Okay, so what about parking minimums? Why aren’t they being abolished en masse around the country?

I come at the question of parking from the perspective of revitalizing downtowns and Main Street commercial districts. Not surprisingly, one of the first things I hear from stakeholders when I arrive in an underperforming downtown is “We have to solve the parking problem.” The irony being that they believe their troubled commercial district has a shortage of parking; when, in fact, they usually have difficulties due to a surplus of parking.

This drive to increase parking supply to mirror arterial style development parking ratios is a deeply ingrained response from communities and business owners that have been watching their downtown or Main Street environment degrade over a period of decades, as all of the businesses in town left for the mall.

A commercial community’s desire for more parking is a formidable obstacle for planners to overcome because they often lack the real world development and retail experience to explain to property owners and business owners why adding parking will further depress commerce.

Downtowns and neighborhood commercial environments do not function like arterial style development. They are successful when they are fabulous walking districts. If they try and compete with auto-centric parking ratios, then a sort of in-between place is created — something that is not quite a downtown and not quite a strip mall, but is one hundred percent unsuccessful.

Another thing I often hear from planners is this: “We are a suburban community and we cannot have the same kind of parking ratios and development in our downtown that you have in bigger cities.” To this I usually reply with a Shoupesque observation, “Eliminating parking minimums does not mean developers stop creating product with parking, but it does mean that they won’t create any EXTRA parking.”

There is no universal, one-size fits all formula that accurately reflects how much parking various businesses and uses actually need, as if these things are independent of context. A fast food restaurant, such as Little Big Burger, in the middle of the Pearl District in Portland on the streetcar line easily gets away without needing parking, while the same restaurant located on a lonely stretch of road only accessible by car would obviously require some place for vehicle storage while people are eating.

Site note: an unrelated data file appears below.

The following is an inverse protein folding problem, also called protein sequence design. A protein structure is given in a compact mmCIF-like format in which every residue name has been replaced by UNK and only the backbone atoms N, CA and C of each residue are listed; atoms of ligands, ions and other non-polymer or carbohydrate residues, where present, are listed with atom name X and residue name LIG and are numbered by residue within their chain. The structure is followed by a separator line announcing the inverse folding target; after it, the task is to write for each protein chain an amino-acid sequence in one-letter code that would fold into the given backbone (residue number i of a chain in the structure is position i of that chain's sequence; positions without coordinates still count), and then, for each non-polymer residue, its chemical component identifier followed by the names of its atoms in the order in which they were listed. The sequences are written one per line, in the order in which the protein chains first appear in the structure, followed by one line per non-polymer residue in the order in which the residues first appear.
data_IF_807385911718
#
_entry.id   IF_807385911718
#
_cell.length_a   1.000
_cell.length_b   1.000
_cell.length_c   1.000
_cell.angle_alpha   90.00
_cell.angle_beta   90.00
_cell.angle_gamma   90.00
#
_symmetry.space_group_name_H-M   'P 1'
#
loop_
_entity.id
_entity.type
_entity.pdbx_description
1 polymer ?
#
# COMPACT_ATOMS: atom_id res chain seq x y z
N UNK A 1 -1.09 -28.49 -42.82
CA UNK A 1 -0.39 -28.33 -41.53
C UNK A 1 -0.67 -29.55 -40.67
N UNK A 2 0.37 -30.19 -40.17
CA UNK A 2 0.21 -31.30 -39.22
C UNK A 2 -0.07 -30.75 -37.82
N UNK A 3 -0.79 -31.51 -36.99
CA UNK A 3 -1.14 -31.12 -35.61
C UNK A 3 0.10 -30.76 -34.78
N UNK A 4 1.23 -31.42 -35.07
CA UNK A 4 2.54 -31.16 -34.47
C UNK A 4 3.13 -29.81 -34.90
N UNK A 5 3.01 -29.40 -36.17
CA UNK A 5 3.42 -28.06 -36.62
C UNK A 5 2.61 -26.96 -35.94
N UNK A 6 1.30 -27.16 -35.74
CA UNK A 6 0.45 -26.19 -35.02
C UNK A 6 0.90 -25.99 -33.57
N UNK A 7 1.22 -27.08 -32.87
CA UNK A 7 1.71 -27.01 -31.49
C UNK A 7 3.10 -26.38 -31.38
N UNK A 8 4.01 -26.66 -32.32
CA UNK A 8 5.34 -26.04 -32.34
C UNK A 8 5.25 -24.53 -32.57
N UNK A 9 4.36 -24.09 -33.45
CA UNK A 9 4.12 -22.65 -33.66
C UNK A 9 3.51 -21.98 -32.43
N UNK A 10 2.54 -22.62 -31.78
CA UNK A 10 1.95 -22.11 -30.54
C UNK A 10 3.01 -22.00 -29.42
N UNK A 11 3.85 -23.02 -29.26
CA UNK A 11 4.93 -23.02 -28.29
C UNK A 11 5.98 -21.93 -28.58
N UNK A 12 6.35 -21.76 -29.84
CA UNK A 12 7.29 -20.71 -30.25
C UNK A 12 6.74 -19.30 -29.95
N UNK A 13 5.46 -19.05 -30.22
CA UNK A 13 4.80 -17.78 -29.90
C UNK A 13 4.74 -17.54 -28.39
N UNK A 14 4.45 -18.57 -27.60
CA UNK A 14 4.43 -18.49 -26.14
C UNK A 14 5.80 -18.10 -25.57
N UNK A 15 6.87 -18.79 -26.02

Essentially, in getting rid of parking minimums, we are asking planners to let the market decide. To allow developers and businesses, with a lot of cash on the line, to figure out what minimum amount of parking they will need to be successful, within a given environment. The institutions that finance renovation and new construction projects also look very closely at parking to make sure it is adequate so that a development can be resold in the future.

I typically recommend downtown and Main Street districts think of cars this way: YOU WANT TO CREATE A PARKING PROBLEM! It is an indicator of success, not failure.

A lagging district must first focus all of its efforts on making itself thrive. Then, from a position of strength, figure out how to best solve the parking problem, when and if one develops. It’s much easier to tackle the issue of car storage when rents are high and business is booming, because you can pay for solutions that don’t damage the pedestrian environment, such as structured parking that is entirely surrounded by office/retail/residential uses, or by burying parking.